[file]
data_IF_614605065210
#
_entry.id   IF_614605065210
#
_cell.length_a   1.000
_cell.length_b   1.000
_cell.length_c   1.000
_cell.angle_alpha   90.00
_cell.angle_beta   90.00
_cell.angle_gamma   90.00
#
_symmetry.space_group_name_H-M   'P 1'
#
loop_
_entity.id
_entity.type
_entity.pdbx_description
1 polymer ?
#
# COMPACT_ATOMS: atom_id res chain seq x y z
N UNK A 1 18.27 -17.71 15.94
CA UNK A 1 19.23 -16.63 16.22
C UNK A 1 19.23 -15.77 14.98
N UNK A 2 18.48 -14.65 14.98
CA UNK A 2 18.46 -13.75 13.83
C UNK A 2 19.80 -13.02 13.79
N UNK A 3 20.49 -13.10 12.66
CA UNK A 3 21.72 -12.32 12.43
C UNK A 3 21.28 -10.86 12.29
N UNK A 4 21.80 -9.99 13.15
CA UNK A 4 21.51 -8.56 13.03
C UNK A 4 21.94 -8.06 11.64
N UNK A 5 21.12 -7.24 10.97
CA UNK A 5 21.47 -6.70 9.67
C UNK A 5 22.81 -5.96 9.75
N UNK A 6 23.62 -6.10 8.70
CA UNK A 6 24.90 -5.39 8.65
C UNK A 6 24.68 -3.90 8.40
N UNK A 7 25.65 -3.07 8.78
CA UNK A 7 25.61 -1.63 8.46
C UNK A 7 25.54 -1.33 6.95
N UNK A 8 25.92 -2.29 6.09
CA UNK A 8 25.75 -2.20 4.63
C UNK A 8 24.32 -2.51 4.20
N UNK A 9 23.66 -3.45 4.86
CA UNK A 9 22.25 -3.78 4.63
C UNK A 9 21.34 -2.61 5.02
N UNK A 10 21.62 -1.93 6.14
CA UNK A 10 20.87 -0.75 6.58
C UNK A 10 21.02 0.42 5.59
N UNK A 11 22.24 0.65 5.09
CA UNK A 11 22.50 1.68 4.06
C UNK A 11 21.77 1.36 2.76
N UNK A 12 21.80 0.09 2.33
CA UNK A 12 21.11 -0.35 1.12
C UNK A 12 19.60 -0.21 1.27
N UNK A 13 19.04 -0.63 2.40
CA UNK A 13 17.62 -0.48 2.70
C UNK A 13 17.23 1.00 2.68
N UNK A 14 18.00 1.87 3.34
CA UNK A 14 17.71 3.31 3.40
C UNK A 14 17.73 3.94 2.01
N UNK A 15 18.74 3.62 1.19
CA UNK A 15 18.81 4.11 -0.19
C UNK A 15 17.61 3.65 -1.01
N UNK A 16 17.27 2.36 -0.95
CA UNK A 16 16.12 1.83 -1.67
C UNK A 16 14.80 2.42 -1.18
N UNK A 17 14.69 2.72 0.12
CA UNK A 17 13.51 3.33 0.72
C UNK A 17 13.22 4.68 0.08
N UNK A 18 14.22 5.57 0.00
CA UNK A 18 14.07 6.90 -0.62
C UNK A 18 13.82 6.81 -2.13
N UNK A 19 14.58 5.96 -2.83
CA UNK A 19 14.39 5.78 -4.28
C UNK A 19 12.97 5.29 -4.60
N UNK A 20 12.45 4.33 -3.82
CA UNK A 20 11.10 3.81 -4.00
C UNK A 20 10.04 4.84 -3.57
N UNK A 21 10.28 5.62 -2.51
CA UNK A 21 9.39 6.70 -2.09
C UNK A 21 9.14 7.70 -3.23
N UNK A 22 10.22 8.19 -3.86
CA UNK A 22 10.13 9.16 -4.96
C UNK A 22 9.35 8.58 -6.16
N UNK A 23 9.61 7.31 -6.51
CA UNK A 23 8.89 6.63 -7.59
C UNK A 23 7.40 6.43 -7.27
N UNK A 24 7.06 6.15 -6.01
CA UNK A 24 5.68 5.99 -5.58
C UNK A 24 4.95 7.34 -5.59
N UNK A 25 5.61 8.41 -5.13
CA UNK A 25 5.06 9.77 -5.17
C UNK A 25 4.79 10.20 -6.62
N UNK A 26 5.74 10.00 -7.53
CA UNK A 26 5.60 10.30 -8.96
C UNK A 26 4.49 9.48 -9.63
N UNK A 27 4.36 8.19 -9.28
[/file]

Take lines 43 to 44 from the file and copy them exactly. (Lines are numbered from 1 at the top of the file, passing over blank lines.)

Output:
CA UNK A 8 25.75 -2.20 4.63
C UNK A 8 24.32 -2.51 4.20